India! I am booked for a month at a spay and neuter clinic in Jaipur and then Rosie is going to join me for a tourist spectacular 12 days around the golden triangle. It was a pretty difficult decision in the sense that I like to do things other than the just straight touristy stuff but I think for our first trip to India this makes most sense. And I’ll get to live amongst the locals in Jaipur for a month anyway! I never really appreciated how vast India is. One naively assumes that the golden triangle must give a good taste of India, when actually it doesn’t touch the surface. It’s exciting, but i definitely have the sense of want to see more and do everything. But of course, just means we’ll have to go back.

 

Yours excitedly,

Rebecca x

 

 

Sunday Morning

I’ll work on the doodles.. .

Sunday morning light through your window,

lying on your bed in a position to receive all of

it’s attention,

Lazy, sunny Sunday morning,

my favourite,

and you top and tailing,

with your tea hugged by your hands,

Sure I could hear birds singing,

the sun drew me out,

another park stroll? I nearly asked,

or a coffee like the Europeans?

But i didn’t ask, I didn’t want to share you,

not just yet,

and I closed my eyes and the sun on my face,

and I was happy,

confident successful, strong, determined and loved.

 

Rebecca x

 

Introverts and the QMH

An Article I have written for the university newspaper. QMH refers to the teaching hospital.

Believe it or not introverts hide among us at the RVC! And that is no bad thing.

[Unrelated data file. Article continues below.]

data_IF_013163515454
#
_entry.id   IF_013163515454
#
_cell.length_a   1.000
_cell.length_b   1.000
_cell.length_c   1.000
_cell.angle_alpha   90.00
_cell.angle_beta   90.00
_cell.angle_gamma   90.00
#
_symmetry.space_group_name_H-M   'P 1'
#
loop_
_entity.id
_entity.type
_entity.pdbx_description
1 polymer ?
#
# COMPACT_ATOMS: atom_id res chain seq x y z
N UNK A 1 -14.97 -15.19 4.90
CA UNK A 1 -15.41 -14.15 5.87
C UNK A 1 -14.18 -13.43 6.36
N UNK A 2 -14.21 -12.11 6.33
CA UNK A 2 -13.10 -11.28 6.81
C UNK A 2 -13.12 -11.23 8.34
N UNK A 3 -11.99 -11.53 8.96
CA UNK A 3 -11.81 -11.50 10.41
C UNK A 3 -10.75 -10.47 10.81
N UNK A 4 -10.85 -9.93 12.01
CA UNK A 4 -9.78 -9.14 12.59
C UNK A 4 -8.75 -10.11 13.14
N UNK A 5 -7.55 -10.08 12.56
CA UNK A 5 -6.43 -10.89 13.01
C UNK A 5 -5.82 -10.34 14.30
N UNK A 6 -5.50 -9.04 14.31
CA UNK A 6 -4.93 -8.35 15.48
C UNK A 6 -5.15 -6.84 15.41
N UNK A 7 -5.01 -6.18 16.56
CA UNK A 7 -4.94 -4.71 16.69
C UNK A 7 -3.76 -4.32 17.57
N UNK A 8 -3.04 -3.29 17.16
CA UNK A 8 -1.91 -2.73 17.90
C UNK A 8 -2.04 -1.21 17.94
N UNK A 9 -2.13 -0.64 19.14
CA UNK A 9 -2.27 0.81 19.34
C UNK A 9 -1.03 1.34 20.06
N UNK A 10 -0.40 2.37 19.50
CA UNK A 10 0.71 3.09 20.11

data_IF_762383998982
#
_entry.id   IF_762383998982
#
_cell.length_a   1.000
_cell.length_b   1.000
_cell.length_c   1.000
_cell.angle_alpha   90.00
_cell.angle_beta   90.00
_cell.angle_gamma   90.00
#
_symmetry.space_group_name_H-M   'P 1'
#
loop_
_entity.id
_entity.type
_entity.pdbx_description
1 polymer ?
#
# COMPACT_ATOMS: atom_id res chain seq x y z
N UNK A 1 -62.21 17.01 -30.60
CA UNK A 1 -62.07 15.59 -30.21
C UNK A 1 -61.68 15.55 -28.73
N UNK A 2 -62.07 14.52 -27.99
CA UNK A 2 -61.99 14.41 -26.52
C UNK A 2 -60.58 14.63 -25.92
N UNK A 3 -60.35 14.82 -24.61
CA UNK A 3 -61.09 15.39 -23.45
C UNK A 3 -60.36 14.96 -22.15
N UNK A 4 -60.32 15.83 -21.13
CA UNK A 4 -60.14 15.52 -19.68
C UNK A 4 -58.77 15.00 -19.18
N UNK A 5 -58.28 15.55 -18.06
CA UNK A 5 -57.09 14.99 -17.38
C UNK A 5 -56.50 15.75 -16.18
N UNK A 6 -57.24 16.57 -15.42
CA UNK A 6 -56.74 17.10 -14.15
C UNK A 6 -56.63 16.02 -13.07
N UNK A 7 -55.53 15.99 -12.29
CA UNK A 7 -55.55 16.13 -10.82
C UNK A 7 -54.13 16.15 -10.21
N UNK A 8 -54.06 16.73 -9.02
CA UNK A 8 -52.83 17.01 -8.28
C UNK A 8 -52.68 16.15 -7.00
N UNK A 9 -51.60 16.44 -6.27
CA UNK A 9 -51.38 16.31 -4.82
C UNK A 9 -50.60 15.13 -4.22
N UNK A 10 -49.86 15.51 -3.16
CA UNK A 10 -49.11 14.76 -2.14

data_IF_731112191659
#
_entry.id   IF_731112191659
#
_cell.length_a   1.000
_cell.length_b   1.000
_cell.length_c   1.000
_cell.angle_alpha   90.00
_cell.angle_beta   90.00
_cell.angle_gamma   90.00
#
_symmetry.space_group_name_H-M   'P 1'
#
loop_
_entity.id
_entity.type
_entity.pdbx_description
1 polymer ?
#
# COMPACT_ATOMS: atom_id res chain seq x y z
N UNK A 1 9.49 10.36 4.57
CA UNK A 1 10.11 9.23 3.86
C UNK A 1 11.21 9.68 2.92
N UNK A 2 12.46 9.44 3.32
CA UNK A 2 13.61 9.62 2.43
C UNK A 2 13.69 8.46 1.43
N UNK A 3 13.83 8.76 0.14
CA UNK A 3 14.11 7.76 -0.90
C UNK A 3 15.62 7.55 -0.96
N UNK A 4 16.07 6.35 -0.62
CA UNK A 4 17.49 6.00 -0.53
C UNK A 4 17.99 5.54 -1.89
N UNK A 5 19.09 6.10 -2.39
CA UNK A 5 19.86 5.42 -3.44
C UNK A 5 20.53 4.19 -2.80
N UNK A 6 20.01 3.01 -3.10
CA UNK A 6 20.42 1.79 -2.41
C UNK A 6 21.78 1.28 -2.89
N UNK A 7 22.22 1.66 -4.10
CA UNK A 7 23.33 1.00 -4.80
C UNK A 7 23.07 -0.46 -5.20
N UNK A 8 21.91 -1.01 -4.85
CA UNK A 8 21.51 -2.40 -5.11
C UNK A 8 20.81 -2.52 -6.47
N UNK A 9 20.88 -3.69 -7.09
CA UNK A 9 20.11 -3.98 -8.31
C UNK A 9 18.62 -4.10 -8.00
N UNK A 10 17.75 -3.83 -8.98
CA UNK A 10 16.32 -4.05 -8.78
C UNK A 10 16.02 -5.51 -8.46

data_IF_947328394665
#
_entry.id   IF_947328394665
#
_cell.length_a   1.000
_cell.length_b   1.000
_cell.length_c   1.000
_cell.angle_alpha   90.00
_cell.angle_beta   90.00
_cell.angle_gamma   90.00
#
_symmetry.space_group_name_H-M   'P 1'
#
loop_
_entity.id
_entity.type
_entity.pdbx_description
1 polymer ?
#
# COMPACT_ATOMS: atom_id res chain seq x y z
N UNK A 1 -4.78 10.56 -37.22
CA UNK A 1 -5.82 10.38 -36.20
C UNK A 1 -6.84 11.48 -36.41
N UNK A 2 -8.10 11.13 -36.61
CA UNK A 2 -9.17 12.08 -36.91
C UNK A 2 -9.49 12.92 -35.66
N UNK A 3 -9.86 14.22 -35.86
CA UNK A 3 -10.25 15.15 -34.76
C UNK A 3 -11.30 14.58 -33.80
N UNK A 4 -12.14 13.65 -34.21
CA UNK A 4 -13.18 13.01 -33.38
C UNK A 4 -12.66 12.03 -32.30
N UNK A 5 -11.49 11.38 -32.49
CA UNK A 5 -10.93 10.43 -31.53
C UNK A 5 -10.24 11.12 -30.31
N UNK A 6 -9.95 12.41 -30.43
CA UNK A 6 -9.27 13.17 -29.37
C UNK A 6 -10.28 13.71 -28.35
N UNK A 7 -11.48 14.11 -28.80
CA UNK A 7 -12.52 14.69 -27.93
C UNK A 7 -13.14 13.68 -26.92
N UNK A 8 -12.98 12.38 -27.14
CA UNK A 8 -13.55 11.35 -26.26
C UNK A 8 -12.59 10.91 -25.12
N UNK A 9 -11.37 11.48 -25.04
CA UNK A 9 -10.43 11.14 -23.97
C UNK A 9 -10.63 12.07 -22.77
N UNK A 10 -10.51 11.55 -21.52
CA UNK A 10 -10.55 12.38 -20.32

We all know everyone is different; it’s been ingrained in us since primary school. How we learn and engage in particular, practically, visually, aurally, reflectively, sociably etc I could go on.

Introversion or extroversion is another broad spectrum that we all sit somewhere along and if rotations has taught me anything, it has shown me that we all deal with a long week in the QMH differently. But usually involving some form of alcohol.

I am an introvert but I’m not shy. Whereas I can talk to anyone, I don’t necessary feel the urge to. I’m happy not to talk and sometimes would prefer not to. Rotations are tiring regardless and I want nothing more than an hour to myself to recharge and refocus at the end of it. It’s not because I haven’t enjoyed myself. It’s that I have so many thoughts whirling through my head from the day’s escapades that I need a moment to breath and clear them. Then I’ll be fine again.

Extroverts, so the definition describes, are the opposite. They gain more energy being with people and so prefer to stay with people after a long and stressful day, they don’t necessarily need that break.